Published by Frank Biggs on 30 Jun 2013
This article is about being prepared for the un-expected in the field.
Then again on a well planned trip, you forget an important item that might just save your life!
Many years ago when I was leaving Vietnam after a tour with the 5th Marines and got into the back to the Duce and Half, which was supposed to be heading to the airbase in DaNang a not so funny thing happened. As most know, since I was heading back to Naval Communications Station in the Philippines I turned in my M-16, 1911 and my M-3 Grease Gun. The driver a young Marine E-2 just in kcountry forgot something very important, especially when you get lost and drive into enemy country. Maybe he thought he was in Conus and it was a trip into the countryside? We came under fire, with the yelling and moving into the driver’s seat, we all survived. His M-16 and bandoliers’ were still back at the command up on Hill 327!
In the modern day world I do not believe that anyone that goes out into the Great Outdoors should ever be in a situation of being lost and not being able to get back out on their own unless they are hurt and unable to move! One can be lost of course, but one should be able to recover easily from being lost in the moment!
Yet so many times we hear of kids, hunters, hikers’, cross country skiers, snow mobile riders, and mountain climbers getting lost for days. I wonder about the mine set of people, except the kids that should have help from guiding parents in the fundamentals of being in the outdoors.
Years ago mountain climbers were the direct cause of a National Guard Helicopter going down on Mt. Hood in Oregon, thus costing millions of dollars of equipment lose.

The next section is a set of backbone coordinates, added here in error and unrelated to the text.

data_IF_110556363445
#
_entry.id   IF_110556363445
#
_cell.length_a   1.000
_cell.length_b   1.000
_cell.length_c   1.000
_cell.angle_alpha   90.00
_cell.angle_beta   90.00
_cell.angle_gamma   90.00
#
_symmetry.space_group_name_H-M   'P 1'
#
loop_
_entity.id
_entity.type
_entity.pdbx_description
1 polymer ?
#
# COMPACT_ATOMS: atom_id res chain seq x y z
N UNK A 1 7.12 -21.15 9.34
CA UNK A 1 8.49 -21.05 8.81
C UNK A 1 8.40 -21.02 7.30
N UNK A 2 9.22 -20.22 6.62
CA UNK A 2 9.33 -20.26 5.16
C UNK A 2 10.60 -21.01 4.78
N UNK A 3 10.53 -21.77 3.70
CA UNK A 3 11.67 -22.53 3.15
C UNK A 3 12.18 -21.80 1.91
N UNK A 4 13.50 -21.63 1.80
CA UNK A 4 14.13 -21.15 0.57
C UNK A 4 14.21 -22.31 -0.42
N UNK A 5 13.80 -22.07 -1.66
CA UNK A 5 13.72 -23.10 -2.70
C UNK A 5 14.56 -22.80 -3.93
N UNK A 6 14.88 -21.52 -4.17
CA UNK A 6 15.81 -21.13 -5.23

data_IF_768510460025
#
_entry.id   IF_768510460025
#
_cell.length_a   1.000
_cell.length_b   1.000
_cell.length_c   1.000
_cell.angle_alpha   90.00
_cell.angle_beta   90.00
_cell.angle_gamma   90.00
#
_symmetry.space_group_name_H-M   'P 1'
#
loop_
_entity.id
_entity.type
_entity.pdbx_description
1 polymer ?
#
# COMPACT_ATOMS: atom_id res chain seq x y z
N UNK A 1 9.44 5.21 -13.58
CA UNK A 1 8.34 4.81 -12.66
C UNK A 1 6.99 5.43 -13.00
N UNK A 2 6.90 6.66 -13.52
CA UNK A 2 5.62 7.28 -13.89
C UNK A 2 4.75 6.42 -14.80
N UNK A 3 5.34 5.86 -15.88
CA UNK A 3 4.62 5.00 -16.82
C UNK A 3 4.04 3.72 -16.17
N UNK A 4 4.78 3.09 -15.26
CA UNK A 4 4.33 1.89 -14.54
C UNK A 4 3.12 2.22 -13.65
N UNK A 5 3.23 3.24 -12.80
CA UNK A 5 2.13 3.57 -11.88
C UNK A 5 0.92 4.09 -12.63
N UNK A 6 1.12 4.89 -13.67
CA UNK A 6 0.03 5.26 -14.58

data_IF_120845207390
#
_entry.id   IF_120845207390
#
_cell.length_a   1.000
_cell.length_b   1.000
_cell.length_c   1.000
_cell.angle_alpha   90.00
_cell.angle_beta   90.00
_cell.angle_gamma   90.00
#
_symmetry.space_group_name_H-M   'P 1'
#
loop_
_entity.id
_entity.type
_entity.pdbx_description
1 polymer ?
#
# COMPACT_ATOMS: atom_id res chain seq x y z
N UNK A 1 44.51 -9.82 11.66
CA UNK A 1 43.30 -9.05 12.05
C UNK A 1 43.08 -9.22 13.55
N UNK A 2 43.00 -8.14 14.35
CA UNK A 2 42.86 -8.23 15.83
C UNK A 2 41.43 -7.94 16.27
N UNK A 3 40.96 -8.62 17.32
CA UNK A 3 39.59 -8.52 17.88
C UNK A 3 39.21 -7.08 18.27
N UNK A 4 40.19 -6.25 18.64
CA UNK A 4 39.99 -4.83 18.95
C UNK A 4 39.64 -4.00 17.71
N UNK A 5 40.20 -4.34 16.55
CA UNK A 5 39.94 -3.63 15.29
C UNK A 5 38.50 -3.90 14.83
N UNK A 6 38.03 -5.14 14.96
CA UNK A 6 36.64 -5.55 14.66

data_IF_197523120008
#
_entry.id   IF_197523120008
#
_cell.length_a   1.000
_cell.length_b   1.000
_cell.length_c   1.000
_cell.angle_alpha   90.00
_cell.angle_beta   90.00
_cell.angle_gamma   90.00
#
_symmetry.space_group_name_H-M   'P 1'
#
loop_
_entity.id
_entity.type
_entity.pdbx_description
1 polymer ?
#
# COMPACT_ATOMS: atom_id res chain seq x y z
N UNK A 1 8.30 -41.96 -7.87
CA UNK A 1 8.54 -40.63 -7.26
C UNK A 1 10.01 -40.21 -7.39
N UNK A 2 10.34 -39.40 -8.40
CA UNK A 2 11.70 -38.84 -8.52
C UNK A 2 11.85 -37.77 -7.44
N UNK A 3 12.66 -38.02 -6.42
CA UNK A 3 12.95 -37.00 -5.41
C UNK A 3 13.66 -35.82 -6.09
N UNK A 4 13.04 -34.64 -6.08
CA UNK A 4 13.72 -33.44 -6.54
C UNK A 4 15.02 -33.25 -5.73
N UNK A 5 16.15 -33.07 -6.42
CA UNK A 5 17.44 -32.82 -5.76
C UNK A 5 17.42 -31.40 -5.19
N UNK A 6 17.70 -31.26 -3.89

Just the recently there was a young man lost in the rugged Columbia River Gorge in Oregon. His comment after being found was “I am going right back out”, note that it was raining hard and the area is very steep and heavy timbered with many deep canyons of no return. Of course he did not have a GPS or any other type of communications that working in the field. I do not think he had a clue as to the cost, plus the fact he was a flatlander (from the Midwest).
Another one lost on Mt. Hood this week had forgotten this locating beacon. Everyone said he was a very experience mountain climber. Mt. Hood as any other mountain doesn’t care how experience you are, as Mother Nature is not forgiving! The Air National Guard in a Blackhawk Helicopter found his body! Terrible as he might have fallen and died on impact, but if not maybe he would be telling the story of the climb today!
I am firm believer of modern day GPS products such as Garmin GPS’s that have high sensitive antennas that will work in deep cover. Many do not realize that many GPS products that don’t have high sensitive antenna or WASS Enabled. If a GPS does not these features it will not record tracks or even pick up the satellites in deep timber.
Families that take their young children up in the mountains prior to Christmas to look for a tree for Christmas might think about having one of the Garmin GPS or similar products for dogs. Funny! Not really, as kids have a habit of moving fast and panic sets in. Many years ago (1998) in Oregon on such a trip a young boy was lost. I do not believe he was ever found, so the possibility of him being abducted might be there. The instance that the parent could not see him, they could have located him quickly.